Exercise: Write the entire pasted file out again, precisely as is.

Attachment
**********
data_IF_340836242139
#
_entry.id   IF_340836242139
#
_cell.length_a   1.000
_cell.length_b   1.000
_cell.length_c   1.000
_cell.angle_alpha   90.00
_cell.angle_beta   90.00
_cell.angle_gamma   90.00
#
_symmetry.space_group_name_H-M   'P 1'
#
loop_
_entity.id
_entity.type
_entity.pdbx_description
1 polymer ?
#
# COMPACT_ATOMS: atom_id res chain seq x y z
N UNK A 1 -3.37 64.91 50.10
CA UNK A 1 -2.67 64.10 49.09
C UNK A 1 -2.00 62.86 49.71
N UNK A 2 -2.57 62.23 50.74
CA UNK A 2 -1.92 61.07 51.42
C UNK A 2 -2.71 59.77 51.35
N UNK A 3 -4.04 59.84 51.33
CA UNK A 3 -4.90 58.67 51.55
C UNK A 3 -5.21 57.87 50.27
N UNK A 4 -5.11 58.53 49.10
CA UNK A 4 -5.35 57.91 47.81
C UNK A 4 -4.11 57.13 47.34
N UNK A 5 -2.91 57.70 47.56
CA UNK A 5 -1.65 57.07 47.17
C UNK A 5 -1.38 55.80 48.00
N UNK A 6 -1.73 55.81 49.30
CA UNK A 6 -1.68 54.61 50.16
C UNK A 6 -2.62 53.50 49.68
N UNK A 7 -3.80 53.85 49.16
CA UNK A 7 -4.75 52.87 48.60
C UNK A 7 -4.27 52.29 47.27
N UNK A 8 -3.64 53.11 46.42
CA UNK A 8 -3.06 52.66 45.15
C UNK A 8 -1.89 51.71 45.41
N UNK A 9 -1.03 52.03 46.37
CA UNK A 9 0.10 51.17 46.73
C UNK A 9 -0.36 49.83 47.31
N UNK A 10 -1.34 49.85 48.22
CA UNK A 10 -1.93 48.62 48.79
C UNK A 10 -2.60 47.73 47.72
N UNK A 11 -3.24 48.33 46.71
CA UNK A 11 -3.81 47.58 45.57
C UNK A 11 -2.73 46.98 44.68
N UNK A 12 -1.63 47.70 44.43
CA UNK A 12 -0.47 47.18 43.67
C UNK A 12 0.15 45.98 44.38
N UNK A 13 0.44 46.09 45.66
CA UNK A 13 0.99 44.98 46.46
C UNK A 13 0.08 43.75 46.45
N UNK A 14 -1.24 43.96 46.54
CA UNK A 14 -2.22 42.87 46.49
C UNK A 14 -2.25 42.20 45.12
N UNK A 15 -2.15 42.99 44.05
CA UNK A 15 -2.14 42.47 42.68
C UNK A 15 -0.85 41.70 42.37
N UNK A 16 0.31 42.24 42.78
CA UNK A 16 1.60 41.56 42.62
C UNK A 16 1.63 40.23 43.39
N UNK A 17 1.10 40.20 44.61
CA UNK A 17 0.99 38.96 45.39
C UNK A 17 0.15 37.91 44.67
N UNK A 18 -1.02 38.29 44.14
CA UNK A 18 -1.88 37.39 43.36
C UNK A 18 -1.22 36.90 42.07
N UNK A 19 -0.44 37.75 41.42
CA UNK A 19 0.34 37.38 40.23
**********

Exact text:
data_IF_340836242139
#
_entry.id   IF_340836242139
#
_cell.length_a   1.000
_cell.length_b   1.000
_cell.length_c   1.000
_cell.angle_alpha   90.00
_cell.angle_beta   90.00
_cell.angle_gamma   90.00
#
_symmetry.space_group_name_H-M   'P 1'
#
loop_
_entity.id
_entity.type
_entity.pdbx_description
1 polymer ?
#
# COMPACT_ATOMS: atom_id res chain seq x y z
N UNK A 1 -3.37 64.91 50.10
CA UNK A 1 -2.67 64.10 49.09
C UNK A 1 -2.00 62.86 49.71
N UNK A 2 -2.57 62.23 50.74
CA UNK A 2 -1.92 61.07 51.42
C UNK A 2 -2.71 59.77 51.35
N UNK A 3 -4.04 59.84 51.33
CA UNK A 3 -4.90 58.67 51.55
C UNK A 3 -5.21 57.87 50.27
N UNK A 4 -5.11 58.53 49.10
CA UNK A 4 -5.35 57.91 47.81
C UNK A 4 -4.11 57.13 47.34
N UNK A 5 -2.91 57.70 47.56
CA UNK A 5 -1.65 57.07 47.17
C UNK A 5 -1.38 55.80 48.00
N UNK A 6 -1.73 55.81 49.30
CA UNK A 6 -1.68 54.61 50.16
C UNK A 6 -2.62 53.50 49.68
N UNK A 7 -3.80 53.85 49.16
CA UNK A 7 -4.75 52.87 48.60
C UNK A 7 -4.27 52.29 47.27
N UNK A 8 -3.64 53.11 46.42
CA UNK A 8 -3.06 52.66 45.15
C UNK A 8 -1.89 51.71 45.41
N UNK A 9 -1.03 52.03 46.37
CA UNK A 9 0.10 51.17 46.73
C UNK A 9 -0.36 49.83 47.31
N UNK A 10 -1.34 49.85 48.22
CA UNK A 10 -1.93 48.62 48.79
C UNK A 10 -2.60 47.73 47.72
N UNK A 11 -3.24 48.33 46.71
CA UNK A 11 -3.81 47.58 45.57
C UNK A 11 -2.73 46.98 44.68
N UNK A 12 -1.63 47.70 44.43
CA UNK A 12 -0.47 47.18 43.67
C UNK A 12 0.15 45.98 44.38
N UNK A 13 0.44 46.09 45.66
CA UNK A 13 0.99 44.98 46.46
C UNK A 13 0.08 43.75 46.45
N UNK A 14 -1.24 43.96 46.54
CA UNK A 14 -2.22 42.87 46.49
C UNK A 14 -2.25 42.20 45.12
N UNK A 15 -2.15 42.99 44.05
CA UNK A 15 -2.14 42.47 42.68
C UNK A 15 -0.85 41.70 42.37
N UNK A 16 0.31 42.24 42.78
CA UNK A 16 1.60 41.56 42.62
C UNK A 16 1.63 40.23 43.39
N UNK A 17 1.10 40.20 44.61
CA UNK A 17 0.99 38.96 45.39
C UNK A 17 0.15 37.91 44.67
N UNK A 18 -1.02 38.29 44.14
CA UNK A 18 -1.88 37.39 43.36
C UNK A 18 -1.22 36.90 42.07
N UNK A 19 -0.44 37.75 41.42
CA UNK A 19 0.34 37.38 40.23